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Acute and delayed protective effects of pharmacologically induced hypothermia in an intracerebral hemorrhage stroke model of mice

Overview of attention for article published in Neuroscience, November 2013
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Title
Acute and delayed protective effects of pharmacologically induced hypothermia in an intracerebral hemorrhage stroke model of mice
Published in
Neuroscience, November 2013
DOI 10.1016/j.neuroscience.2013.07.052
Pubmed ID
Authors

S. Wei, J. Sun, J. Li, L. Wang, C.L. Hall, T.A. Dix, O. Mohamad, L. Wei, S.P. Yu

Abstract

Hemorrhagic stroke, including intracerebral hemorrhage (ICH), is a devastating subtype of stroke; yet, effective clinical treatment is very limited. Accumulating evidence has shown that mild to moderate hypothermia is a promising intervention for ischemic stroke and ICH. Current physical cooling methods, however, are less efficient and often impractical for acute ICH patients. The present investigation tested pharmacologically induced hypothermia (PIH) using the second-generation neurotensin receptor (NTR) agonist HPI-201 (formerly known as ABS-201) in an adult mouse model with ICH. Acute or delayed administrations of HPI-201 (2mg/kg bolus injection followed by 2 injections of 1mg/kg, i.p.) were initiated at 1 or 24h after ICH. HPI-201 induced mild hypothermia within 30 min and body and brain temperatures were maintained at 32.7 ± 0.4°C for at least 6h without causing observable shivering. With the 1-h delayed treatment, HPI-201-induced PIH significantly reduced ICH-induced cell death and brain edema compared to saline-treated ICH animals. When HPI-201-induced hypothermia was initiated 24h after the onset of ICH, it still significantly attenuated brain edema, cell death and blood-brain barrier breakdown. HPI-201 significantly decreased the expression of matrix metallopeptidase-9 (MMP-9), reduced caspase-3 activation, and increased Bcl-2 expression in the ICH brain. Moreover, ICH mice received 1-h delayed HPI-201 treatment performed significantly better in the neurological behavior test 48 h after ICH. All together, these data suggest that systemic injection of HPI-201 is an effective hypothermic strategy that protects the brain from ICH injury with a wide therapeutic window. The protective effect of this PIH therapy is partially mediated through the alleviation of apoptosis and neurovascular damage. We suggest that pharmacological hypothermia using the newly developed neurotensin analogs is a promising therapeutic treatment for ICH.

Twitter Demographics

The data shown below were collected from the profile of 1 tweeter who shared this research output. Click here to find out more about how the information was compiled.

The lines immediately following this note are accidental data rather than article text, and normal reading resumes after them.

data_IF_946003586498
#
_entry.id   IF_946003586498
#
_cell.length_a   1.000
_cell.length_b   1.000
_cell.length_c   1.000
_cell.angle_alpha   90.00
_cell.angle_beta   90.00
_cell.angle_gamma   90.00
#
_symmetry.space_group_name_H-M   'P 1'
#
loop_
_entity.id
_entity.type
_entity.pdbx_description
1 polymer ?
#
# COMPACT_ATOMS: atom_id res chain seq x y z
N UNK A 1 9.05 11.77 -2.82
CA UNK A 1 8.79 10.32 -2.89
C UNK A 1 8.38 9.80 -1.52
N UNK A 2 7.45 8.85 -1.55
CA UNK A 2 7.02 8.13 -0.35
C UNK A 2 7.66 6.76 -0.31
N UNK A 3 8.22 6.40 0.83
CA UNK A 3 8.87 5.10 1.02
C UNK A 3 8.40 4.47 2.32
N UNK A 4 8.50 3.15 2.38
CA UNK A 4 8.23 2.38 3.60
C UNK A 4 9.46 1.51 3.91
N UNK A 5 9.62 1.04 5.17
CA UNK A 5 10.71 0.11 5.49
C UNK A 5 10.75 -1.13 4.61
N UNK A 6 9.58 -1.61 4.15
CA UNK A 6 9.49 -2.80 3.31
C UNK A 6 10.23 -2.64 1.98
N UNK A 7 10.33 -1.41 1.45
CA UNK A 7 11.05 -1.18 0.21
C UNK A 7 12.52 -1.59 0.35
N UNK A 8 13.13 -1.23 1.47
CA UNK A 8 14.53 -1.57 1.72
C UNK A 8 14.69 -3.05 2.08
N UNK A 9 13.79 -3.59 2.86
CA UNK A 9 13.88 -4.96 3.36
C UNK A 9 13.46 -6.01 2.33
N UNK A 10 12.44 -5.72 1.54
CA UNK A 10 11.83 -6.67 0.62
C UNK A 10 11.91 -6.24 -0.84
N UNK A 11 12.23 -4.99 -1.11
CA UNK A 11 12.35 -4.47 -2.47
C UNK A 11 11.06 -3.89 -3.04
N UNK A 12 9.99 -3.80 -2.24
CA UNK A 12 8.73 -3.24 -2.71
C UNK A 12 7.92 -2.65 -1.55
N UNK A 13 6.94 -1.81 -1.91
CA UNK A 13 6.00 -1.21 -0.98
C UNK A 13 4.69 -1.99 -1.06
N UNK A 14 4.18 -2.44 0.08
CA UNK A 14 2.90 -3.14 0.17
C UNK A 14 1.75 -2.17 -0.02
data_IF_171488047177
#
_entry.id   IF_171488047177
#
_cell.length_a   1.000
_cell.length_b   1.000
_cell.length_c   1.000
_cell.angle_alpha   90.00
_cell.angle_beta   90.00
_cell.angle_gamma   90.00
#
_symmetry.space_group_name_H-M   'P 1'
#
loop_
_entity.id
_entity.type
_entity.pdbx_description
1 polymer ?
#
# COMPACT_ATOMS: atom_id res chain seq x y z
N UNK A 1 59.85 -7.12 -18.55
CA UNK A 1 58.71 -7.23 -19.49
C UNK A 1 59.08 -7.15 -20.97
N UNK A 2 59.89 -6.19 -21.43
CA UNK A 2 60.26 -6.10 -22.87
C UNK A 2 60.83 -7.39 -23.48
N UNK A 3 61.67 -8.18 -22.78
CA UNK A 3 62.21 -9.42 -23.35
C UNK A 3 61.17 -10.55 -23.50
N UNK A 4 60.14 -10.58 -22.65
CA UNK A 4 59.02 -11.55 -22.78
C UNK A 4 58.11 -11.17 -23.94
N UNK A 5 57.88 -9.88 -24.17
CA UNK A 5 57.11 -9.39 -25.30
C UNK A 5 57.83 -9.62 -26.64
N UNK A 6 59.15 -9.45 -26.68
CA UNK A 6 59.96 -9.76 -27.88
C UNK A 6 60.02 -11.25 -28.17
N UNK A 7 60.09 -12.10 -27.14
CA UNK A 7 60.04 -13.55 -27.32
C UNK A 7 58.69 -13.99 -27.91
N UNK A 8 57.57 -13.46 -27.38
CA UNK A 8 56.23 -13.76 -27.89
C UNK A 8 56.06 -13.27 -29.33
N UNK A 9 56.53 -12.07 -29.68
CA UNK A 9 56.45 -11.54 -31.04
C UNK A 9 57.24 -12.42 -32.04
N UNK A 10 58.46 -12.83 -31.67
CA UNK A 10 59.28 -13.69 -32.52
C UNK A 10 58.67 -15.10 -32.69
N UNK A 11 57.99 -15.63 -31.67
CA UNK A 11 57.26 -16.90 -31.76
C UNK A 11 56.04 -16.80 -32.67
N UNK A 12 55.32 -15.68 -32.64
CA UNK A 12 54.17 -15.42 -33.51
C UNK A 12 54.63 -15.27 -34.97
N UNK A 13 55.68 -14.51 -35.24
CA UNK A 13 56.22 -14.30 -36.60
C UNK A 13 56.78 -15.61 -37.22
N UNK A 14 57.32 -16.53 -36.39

Mendeley readers

The data shown below were compiled from readership statistics for 21 Mendeley readers of this research output. Click here to see the associated Mendeley record.

Geographical breakdown

Country Count As %
United States 2 10%
Unknown 19 90%

Demographic breakdown

Readers by professional status Count As %
Student > Bachelor 4 19%
Student > Ph. D. Student 4 19%
Researcher 3 14%
Professor > Associate Professor 2 10%
Student > Doctoral Student 2 10%
Other 4 19%
Unknown 2 10%
Readers by discipline Count As %
Medicine and Dentistry 7 33%
Agricultural and Biological Sciences 5 24%
Computer Science 1 5%
Nursing and Health Professions 1 5%
Psychology 1 5%
Other 2 10%
Unknown 4 19%

Attention Score in Context

This research output has an Altmetric Attention Score of 1. This is our high-level measure of the quality and quantity of online attention that it has received. This Attention Score, as well as the ranking and number of research outputs shown below, was calculated when the research output was last mentioned on 12 June 2014.
All research outputs
#2,308,637
of 4,507,280 outputs
Outputs from Neuroscience
#1,096
of 2,344 outputs
Outputs of similar age
#53,089
of 107,934 outputs
Outputs of similar age from Neuroscience
#19
of 51 outputs
Altmetric has tracked 4,507,280 research outputs across all sources so far. This one is in the 35th percentile – i.e., 35% of other outputs scored the same or lower than it.
So far Altmetric has tracked 2,344 research outputs from this source. They receive a mean Attention Score of 2.9. This one is in the 37th percentile – i.e., 37% of its peers scored the same or lower than it.
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